Playwriting

The Farce

“The word itself derives from the French for “stuffing” and refers to the medieval custom of either “stuffing” a programme with several short pieces or the liturgy with comic scenes.” Michael Arditti, An Anatomy of Farce, The Times, 1992

I’ve never been successful at writing farce. I get too caught up in the characters and I ask too many questions. I have an unfinished farce, languishing in a drawer. It takes place in the staff hallway of a hotel – the entire set is a wall of doors. I loved the notion, but never could make it work to my satisfaction. Every time I tried to weave plot elements together to make a jenga out of the story, the whole thing just ground to a halt.

Farce, more than comedy, is akin to tragedy. Ray Cooney

It’s a mistake to think that farces are easy to right. That all you have to do is have a bunch of characters slam in and out of doors in their underwear and comedy ensues. It just seems like that’s the only thing going on. The best farces are effortless in their chaos. One event triggering another in an never ending tidal wave toward the end of the play. The best farces also have well fortified sets. Craig acted in a farce once that did not have well-fortified sets. Every time someone slammed a door entire walls would sway back and forth. And I think the doors got stuck all the time.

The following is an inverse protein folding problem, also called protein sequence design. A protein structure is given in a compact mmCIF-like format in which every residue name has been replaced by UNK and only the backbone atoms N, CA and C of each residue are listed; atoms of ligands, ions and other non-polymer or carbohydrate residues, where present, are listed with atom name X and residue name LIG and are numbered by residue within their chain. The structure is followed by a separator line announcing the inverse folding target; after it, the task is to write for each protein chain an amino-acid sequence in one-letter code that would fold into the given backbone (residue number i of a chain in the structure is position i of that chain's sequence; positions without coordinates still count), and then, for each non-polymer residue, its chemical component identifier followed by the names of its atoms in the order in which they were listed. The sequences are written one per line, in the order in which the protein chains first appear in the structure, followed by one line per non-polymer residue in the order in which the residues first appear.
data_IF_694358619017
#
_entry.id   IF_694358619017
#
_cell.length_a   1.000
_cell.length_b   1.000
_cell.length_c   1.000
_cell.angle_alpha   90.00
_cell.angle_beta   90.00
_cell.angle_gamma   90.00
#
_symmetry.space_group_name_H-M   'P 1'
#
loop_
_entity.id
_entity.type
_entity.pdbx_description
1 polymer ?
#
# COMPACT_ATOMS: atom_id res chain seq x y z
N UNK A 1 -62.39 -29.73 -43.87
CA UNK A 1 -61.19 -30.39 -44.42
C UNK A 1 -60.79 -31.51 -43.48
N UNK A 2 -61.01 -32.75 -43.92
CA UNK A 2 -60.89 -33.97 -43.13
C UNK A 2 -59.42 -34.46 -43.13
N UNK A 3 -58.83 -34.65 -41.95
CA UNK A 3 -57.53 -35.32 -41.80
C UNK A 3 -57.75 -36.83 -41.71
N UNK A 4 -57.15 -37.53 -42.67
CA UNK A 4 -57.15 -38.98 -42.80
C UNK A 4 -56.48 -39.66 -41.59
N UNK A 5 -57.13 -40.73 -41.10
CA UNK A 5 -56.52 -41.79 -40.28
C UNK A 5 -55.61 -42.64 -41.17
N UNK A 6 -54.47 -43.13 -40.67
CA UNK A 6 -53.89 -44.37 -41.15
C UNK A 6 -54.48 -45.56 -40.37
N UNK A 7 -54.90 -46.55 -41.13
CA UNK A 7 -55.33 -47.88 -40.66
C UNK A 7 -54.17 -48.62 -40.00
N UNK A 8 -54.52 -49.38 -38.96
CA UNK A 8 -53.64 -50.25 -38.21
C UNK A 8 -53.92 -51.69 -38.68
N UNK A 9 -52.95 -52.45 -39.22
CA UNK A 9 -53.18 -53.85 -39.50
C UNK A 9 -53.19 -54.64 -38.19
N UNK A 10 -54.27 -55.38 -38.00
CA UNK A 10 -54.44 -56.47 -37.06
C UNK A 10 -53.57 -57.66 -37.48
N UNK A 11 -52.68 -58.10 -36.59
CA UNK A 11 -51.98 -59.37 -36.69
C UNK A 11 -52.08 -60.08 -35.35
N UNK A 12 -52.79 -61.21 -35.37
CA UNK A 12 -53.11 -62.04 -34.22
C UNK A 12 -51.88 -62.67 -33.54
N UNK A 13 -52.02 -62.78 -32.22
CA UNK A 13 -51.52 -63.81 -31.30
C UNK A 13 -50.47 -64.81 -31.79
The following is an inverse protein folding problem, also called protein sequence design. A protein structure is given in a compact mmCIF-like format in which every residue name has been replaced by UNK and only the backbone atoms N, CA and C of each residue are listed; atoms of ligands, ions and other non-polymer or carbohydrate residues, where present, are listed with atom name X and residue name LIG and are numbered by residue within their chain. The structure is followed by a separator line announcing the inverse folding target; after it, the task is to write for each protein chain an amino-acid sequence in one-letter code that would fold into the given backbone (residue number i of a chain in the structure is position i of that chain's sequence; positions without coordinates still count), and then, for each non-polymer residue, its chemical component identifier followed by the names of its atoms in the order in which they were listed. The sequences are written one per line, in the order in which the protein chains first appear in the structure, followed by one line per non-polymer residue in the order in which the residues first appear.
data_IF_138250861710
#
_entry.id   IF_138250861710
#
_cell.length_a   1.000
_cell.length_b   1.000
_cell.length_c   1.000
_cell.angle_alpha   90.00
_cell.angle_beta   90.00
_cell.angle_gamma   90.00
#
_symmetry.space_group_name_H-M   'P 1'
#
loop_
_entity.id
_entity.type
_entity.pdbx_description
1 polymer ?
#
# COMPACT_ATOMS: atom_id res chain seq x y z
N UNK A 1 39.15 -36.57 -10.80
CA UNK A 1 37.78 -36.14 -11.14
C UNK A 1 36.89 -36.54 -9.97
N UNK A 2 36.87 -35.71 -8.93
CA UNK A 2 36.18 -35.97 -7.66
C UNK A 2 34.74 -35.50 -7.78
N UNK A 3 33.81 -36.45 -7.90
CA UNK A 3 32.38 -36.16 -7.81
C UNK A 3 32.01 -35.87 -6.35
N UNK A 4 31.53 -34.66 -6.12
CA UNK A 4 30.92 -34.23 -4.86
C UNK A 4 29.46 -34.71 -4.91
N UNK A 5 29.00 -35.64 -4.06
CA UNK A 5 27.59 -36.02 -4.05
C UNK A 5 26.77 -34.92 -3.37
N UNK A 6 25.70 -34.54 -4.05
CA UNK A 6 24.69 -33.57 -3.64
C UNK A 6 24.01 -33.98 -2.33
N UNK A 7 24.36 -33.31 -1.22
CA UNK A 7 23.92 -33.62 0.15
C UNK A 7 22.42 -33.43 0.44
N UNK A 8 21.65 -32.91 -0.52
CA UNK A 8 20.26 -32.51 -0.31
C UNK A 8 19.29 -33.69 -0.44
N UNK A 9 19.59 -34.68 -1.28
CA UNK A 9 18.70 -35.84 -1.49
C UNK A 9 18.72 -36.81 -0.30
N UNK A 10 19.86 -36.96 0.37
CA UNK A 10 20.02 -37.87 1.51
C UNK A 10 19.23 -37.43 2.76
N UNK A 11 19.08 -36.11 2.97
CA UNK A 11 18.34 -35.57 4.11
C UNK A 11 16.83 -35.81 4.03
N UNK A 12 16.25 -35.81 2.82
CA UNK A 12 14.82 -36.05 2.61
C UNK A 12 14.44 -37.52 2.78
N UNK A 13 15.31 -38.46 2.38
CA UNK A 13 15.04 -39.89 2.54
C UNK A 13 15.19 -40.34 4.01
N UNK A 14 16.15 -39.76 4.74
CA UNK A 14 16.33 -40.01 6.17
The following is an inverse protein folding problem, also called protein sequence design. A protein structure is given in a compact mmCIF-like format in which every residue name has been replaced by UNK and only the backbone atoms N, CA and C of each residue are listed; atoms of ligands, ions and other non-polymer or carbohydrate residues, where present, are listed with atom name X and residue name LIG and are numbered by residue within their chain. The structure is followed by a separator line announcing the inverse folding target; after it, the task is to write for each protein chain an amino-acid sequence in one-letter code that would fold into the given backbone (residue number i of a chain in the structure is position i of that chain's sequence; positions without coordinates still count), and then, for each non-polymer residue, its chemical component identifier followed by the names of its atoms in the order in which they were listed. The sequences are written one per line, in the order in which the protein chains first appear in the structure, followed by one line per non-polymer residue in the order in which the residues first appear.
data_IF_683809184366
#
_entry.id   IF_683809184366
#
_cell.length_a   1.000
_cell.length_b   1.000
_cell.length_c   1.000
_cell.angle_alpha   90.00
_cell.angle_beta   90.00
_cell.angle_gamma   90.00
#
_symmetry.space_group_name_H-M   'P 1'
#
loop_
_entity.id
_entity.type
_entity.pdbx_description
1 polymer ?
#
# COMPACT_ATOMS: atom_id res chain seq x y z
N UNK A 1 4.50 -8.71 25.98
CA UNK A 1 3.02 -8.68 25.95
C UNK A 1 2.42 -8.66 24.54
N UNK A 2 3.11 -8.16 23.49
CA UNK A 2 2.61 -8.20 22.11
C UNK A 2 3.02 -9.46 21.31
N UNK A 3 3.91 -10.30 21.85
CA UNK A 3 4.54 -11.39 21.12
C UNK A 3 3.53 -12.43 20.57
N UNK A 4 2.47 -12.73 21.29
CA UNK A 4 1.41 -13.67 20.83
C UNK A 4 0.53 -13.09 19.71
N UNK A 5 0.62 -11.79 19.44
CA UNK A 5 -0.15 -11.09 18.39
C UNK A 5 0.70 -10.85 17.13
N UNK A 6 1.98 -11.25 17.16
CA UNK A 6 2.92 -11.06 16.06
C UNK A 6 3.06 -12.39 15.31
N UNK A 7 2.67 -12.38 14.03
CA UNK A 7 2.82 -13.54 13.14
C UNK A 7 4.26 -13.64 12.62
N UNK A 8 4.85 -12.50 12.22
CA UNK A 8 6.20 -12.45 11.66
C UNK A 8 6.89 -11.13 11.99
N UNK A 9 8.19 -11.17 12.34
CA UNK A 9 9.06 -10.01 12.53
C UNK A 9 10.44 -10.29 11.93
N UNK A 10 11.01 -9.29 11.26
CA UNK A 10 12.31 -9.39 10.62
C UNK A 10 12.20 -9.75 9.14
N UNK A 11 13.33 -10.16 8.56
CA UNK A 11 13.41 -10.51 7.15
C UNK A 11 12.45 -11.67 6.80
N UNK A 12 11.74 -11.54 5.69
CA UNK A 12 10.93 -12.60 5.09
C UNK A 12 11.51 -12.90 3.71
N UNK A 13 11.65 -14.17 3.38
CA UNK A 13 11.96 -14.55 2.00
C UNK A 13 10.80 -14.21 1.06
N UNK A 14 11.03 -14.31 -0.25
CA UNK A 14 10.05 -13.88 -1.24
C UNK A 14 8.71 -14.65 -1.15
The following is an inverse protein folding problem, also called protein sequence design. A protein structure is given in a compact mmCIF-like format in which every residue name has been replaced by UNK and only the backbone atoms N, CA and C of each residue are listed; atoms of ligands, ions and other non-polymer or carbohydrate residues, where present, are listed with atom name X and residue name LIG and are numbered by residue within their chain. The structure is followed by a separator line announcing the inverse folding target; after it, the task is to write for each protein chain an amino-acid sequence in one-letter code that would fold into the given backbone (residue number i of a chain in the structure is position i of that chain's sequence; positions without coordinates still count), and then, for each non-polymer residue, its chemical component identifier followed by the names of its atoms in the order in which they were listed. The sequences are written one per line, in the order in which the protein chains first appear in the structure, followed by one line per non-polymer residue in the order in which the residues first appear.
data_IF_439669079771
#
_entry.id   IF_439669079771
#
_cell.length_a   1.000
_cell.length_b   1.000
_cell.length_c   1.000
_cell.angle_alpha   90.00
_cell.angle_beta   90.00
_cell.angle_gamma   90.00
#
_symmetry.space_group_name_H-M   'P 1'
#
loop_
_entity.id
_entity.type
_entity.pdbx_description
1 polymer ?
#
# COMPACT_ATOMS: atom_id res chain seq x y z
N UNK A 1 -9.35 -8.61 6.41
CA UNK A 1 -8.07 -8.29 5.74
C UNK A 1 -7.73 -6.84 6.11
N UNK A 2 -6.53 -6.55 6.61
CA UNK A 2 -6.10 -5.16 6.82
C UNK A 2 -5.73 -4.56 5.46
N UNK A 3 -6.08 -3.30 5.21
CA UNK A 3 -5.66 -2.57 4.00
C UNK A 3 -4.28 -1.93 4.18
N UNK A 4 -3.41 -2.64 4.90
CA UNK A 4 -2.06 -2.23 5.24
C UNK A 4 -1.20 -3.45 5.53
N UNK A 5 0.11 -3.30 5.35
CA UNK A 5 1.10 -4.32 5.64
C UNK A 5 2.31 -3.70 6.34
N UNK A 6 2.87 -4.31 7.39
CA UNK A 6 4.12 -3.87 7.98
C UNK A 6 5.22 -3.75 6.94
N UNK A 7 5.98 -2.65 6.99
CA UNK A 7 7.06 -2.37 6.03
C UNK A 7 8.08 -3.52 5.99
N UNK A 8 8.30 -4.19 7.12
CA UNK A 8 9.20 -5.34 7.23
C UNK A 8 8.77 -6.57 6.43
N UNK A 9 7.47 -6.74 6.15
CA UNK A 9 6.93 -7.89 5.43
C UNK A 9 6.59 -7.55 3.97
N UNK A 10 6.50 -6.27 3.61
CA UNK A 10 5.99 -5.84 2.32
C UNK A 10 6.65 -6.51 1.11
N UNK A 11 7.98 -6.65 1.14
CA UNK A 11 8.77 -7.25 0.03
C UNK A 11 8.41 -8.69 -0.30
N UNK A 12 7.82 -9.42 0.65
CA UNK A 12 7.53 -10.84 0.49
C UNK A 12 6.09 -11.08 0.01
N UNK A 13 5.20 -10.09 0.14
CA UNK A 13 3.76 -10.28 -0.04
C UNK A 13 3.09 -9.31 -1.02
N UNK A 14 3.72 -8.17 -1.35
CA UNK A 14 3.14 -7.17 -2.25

“You forget your door key, so you climb over the gate. Climbing over the gate causes you to split your trousers. Because you’ve split your trousers you take cover in the bushes. Because you’re hiding in the bushes, a passing policeman demands that you give an account of yourself, and so forth.” Michael Frayn, 

I have a lot of respect for the farce writers and I’m always in awe of those who can make their writing look effortless. It’s a genre I definitely need to revisit to and break through my insecurities. Have you ever written a farce? What do you think makes a farce successful? I did a little looking and also came across some writing about farce from those who know it well such as Ray Cooney and Michael Frayn. Enjoy!

About the author

Lindsay Price